Susan Boyle's breakdown in the aftermath of her second place finish in "Britain's Got Talent" finals Saturday night illustrates two perplexing areas of human behavior: depression and procrastination. Why do people get stuck in unhappy life spaces?
The Susan Boyle story - like all such narratives - is irresistible. Unemployed, 47-year-old, small-town church volunteer, never been kissed, leaps to international acclaim. An obviously talented person, after decades of anonymity, suddenly becomes a worldwide sensation with over 90 million views on You Tube.
Isn't this rags-to-riches success story what every human being hungers for? Perhaps. But why was Ms. Boyle alone and unemployed? Surely someone with her talents could have achieved some success - had a job, perhaps some lovers. Maybe "success" is the wrong word - let's call it, well, living.
What keeps people -- talented people, all people -- from striving to attain more? We're used to stars who fade due to their own self-destructiveness. But a much more typical story line is the person who never risks anything, who keeps a lousy job or unsatisfactory relationship out of. . . fear. "Isn't this a bit like you and me?" to paraphrase John Lennon, a man who spent his last years locked in a New York apartment bathroom.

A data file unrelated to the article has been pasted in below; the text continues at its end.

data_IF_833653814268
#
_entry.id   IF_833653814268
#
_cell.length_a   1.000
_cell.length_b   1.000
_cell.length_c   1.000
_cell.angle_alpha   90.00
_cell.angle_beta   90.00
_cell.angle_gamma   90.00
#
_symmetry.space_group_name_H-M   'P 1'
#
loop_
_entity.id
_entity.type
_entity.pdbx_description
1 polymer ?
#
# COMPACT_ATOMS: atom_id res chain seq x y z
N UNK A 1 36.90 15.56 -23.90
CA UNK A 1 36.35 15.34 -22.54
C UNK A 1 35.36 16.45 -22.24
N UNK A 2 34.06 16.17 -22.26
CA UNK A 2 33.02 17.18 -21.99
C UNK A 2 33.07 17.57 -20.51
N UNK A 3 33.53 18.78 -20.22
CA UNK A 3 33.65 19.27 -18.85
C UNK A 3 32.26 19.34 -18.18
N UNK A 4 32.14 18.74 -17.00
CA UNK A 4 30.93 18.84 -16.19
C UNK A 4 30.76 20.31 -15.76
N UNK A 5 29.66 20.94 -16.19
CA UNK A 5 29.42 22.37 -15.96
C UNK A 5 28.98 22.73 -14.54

As a rule of thumb, people prefer known discontents to scary unfamiliar terrain. It's why telling people to do something never works - they cling to their own, perhaps short-sighted and limited, goals and actions. These are within - a phrase everyone understands - their comfort zone.
At a bar mitzvah I attended, the seventy-something grandfather of the feted lad spoke: "If I knew all along what I know now, I would have taken all kinds of chances." I didn't believe him. The same psychic corset he has always worn was still in place; he would make the same choices today that he did when he was younger.
Boyle was reportedly having a mini-meltdown before her final performance. Rush to the rescue one of the judges - Peirs Morgan - who persuaded her to carry on. It said something of Ms. Boyle's state of mind that she repeated her opening number on Saturday. Simon Cowell, famous for his dismissive, insulting assessments of contestants, meanwhile "disagreed" with "some people" who said she "was completely unequipped to deal" with the experience. Nonetheless, the unlikely star had an emotional collapse following her disappointing finish.
Cowell actually had an ulterior motive for his boosterism. He has a record deal with Boyle to cash in on her popularity, a plan he has indicated he is carrying on in the aftermath of Ms. Boyle's collapse. Like Morgan, Cowell is a man who welcomes attention, even notoriety. Cowell's, like Morgan's, primary talent is chutzpah.
These men are projecting their own aspirations and psychologies on Ms. Boyle. A more humane assessment came from Fred O'Neil, Boyle's former voice coach: "It's such a tragic situation, a woman who really just loves to sing, an innocent woman really, who is just caught up in this fame game. I just hope that whatever fame that she has got out of this will eventually bring her some happiness. Obviously at the present time it is not."